It was supposed to be simple. That strategic tree was less than three hundred steps from the parked 4Runner. I left the GPS and water bottle, and took a chair instead. By about 4PM we were in position. Nothing showed. Except after some forty minutes two hunters popped over the ridge we’d hoped would bring us a buck, or two. We were forced to change our plans, moved to the next ridge to the southwest. I left the chair under that tree, to be recovered on our way back. The next ridge appeared so-so, but the one after that featured trees right on top, with apparently promising vantage point. A juniper indeed offered such glassing opportunities. We worked our binoculars until the sun disappeared behind the next ridge – and had not seen a thing, not even the other two hunters. Time to return to the SUV.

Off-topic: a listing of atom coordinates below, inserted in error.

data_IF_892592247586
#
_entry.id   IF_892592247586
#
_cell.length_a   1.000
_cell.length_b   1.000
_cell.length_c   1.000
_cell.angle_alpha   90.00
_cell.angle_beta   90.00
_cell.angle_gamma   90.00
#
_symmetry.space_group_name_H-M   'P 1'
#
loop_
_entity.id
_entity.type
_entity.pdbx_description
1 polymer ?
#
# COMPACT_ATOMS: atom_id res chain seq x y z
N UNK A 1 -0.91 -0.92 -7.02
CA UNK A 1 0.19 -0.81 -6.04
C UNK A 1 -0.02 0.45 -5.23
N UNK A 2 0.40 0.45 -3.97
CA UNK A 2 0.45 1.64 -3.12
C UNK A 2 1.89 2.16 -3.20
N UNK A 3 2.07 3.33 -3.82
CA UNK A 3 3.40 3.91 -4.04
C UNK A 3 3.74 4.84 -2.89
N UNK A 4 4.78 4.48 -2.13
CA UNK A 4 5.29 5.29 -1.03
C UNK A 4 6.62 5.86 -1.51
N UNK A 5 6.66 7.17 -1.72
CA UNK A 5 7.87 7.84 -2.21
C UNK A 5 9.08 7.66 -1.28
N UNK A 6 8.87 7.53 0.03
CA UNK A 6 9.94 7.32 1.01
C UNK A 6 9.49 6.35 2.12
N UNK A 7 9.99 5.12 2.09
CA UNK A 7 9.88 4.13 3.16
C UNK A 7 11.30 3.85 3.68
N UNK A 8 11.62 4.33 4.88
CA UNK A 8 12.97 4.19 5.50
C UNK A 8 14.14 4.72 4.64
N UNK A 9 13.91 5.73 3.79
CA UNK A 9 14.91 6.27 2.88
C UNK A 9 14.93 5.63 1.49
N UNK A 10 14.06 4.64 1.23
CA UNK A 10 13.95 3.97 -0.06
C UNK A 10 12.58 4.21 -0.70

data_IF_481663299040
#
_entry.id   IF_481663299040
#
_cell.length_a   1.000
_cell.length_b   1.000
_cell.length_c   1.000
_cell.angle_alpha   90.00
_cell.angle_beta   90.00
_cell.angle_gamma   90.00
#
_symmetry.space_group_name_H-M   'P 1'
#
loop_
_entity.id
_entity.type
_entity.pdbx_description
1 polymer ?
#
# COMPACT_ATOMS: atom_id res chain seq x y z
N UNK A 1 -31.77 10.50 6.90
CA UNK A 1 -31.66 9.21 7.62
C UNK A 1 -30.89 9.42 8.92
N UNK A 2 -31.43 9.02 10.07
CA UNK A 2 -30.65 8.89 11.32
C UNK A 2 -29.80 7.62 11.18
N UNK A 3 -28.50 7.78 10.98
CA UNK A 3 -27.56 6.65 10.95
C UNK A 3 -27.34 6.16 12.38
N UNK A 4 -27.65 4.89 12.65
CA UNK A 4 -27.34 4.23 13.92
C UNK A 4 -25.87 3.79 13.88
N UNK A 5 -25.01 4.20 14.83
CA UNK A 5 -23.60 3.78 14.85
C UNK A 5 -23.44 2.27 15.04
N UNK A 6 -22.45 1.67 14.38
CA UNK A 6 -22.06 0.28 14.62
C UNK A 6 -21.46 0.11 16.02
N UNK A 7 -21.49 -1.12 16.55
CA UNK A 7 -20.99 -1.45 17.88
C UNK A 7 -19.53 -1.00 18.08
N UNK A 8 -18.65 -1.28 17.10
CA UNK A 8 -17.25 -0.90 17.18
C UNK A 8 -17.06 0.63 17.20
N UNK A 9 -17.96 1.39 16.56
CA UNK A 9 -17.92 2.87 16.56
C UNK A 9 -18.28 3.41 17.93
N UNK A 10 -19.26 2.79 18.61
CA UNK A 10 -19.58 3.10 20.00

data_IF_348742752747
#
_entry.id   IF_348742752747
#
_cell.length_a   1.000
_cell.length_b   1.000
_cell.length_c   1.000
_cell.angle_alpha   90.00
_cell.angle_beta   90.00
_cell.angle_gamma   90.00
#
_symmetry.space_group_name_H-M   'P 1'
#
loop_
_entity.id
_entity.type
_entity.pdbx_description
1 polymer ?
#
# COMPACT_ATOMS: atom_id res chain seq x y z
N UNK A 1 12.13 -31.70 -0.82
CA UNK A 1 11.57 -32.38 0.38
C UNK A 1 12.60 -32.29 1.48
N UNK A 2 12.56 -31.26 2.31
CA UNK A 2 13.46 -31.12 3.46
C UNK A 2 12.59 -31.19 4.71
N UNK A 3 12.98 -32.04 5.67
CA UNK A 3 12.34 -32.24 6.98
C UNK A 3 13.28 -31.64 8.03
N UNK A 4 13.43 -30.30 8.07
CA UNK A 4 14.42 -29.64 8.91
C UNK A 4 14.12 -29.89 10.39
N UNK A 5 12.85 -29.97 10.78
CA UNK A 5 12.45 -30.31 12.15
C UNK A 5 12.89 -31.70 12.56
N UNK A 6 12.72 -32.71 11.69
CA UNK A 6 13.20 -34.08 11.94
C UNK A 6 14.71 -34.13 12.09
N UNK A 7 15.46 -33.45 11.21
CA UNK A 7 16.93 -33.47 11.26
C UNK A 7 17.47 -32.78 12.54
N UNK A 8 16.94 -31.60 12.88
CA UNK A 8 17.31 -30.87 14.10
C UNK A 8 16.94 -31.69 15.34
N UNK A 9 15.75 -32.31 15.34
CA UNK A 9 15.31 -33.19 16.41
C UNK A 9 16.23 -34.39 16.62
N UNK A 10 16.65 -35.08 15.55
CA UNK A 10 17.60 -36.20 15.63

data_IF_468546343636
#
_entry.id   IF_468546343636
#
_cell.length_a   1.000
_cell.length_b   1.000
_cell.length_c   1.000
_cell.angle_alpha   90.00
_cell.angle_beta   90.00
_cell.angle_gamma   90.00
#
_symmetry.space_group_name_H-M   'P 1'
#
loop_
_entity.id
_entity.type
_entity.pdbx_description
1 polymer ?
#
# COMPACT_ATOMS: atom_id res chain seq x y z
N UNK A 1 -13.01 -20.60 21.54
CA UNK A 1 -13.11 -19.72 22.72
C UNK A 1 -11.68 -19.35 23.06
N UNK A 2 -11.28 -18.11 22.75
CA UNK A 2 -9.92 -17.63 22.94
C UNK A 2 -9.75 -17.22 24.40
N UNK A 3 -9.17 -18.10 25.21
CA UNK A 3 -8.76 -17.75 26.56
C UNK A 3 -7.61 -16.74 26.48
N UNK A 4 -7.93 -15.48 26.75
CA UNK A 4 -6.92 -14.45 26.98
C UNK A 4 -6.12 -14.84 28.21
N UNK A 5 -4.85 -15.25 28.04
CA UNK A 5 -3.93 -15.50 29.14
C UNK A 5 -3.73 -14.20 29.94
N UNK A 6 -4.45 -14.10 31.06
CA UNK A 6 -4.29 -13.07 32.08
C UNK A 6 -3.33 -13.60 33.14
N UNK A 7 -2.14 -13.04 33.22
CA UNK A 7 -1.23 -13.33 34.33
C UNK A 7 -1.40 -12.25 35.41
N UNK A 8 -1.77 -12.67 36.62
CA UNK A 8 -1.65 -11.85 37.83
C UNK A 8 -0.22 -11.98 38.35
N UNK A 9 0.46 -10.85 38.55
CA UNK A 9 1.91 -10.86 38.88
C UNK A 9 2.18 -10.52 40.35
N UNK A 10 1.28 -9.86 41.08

Slipping down the far ridge a little, just in case a deer … There! Indeed, a whitetail was fleeing up the opposite side. In the scope, looking against the bright light on the western horizon, confirming this critter as a buck wasn’t easy. But it was a buck! Now about a hundred and fifty paces across, my bullet was out of the barrel as he slowed a little. Missed – the buck climbed with more vigor. My second shot missed as well – Daniel told me afterwards that he could not find that beast in the scope; it was his first ever deer hunt, his first ever time to aim a rifle at an animal. All I remember about shot number three is that I meant to position the crosshairs to where I thought the deer, now the better part of two hundred paces away, would be in about a half second.

Again I immediately cycled the Remington 700 Titanium’s bolt after the shot, but could no longer see the buck running. A search with the Leupold scope revealed something very beautiful, one hind leg kicking in mid air.